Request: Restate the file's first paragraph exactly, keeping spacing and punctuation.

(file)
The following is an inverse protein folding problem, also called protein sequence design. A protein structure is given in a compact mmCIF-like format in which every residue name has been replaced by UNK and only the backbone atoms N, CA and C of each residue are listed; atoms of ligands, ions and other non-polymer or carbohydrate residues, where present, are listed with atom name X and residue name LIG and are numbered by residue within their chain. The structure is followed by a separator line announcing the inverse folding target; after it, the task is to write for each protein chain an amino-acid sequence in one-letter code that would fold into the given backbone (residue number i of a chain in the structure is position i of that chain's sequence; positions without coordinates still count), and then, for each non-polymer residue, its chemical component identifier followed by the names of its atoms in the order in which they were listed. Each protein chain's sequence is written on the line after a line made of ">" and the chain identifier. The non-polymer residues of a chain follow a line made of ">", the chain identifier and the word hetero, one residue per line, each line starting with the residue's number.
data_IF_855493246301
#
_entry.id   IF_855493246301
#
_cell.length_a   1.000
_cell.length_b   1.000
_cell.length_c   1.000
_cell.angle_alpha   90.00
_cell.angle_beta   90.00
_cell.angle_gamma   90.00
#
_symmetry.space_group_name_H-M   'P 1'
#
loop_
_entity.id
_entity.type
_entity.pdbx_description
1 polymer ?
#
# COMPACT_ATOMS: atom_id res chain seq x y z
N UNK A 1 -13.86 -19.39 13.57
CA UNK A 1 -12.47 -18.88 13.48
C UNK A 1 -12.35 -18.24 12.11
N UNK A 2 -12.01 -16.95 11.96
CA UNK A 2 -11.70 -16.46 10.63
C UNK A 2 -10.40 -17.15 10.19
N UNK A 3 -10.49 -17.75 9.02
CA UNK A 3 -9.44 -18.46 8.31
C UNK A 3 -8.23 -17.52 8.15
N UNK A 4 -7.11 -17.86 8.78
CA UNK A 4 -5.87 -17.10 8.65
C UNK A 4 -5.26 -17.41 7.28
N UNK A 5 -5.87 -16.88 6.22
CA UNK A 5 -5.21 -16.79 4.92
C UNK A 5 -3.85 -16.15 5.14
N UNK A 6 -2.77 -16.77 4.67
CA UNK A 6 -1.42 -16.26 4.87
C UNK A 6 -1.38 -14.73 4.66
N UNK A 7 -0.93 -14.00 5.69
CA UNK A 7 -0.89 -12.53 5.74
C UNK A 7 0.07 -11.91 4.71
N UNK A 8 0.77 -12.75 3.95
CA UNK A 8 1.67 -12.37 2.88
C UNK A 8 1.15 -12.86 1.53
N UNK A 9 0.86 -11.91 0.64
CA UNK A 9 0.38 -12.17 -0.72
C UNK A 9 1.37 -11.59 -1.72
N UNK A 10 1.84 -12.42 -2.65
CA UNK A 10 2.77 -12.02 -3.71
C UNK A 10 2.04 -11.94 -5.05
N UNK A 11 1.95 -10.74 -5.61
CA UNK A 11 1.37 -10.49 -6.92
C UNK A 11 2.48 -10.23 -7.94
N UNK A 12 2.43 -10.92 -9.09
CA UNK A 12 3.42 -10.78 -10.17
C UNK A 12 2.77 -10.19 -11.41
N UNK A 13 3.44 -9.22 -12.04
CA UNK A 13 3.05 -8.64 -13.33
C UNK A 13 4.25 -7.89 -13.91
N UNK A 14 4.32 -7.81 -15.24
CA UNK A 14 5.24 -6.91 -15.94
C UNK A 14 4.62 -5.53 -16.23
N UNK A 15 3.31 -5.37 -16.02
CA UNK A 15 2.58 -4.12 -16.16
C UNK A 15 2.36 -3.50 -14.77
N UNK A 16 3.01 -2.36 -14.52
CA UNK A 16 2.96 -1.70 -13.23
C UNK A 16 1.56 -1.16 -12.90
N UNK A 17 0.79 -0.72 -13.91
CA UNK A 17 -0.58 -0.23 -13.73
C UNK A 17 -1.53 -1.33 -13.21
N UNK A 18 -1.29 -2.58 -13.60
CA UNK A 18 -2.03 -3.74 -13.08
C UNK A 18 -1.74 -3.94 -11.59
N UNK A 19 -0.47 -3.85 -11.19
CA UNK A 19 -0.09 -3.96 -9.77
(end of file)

The following is an inverse protein folding problem, also called protein sequence design. A protein structure is given in a compact mmCIF-like format in which every residue name has been replaced by UNK and only the backbone atoms N, CA and C of each residue are listed; atoms of ligands, ions and other non-polymer or carbohydrate residues, where present, are listed with atom name X and residue name LIG and are numbered by residue within their chain. The structure is followed by a separator line announcing the inverse folding target; after it, the task is to write for each protein chain an amino-acid sequence in one-letter code that would fold into the given backbone (residue number i of a chain in the structure is position i of that chain's sequence; positions without coordinates still count), and then, for each non-polymer residue, its chemical component identifier followed by the names of its atoms in the order in which they were listed. Each protein chain's sequence is written on the line after a line made of ">" and the chain identifier. The non-polymer residues of a chain follow a line made of ">", the chain identifier and the word hetero, one residue per line, each line starting with the residue's number.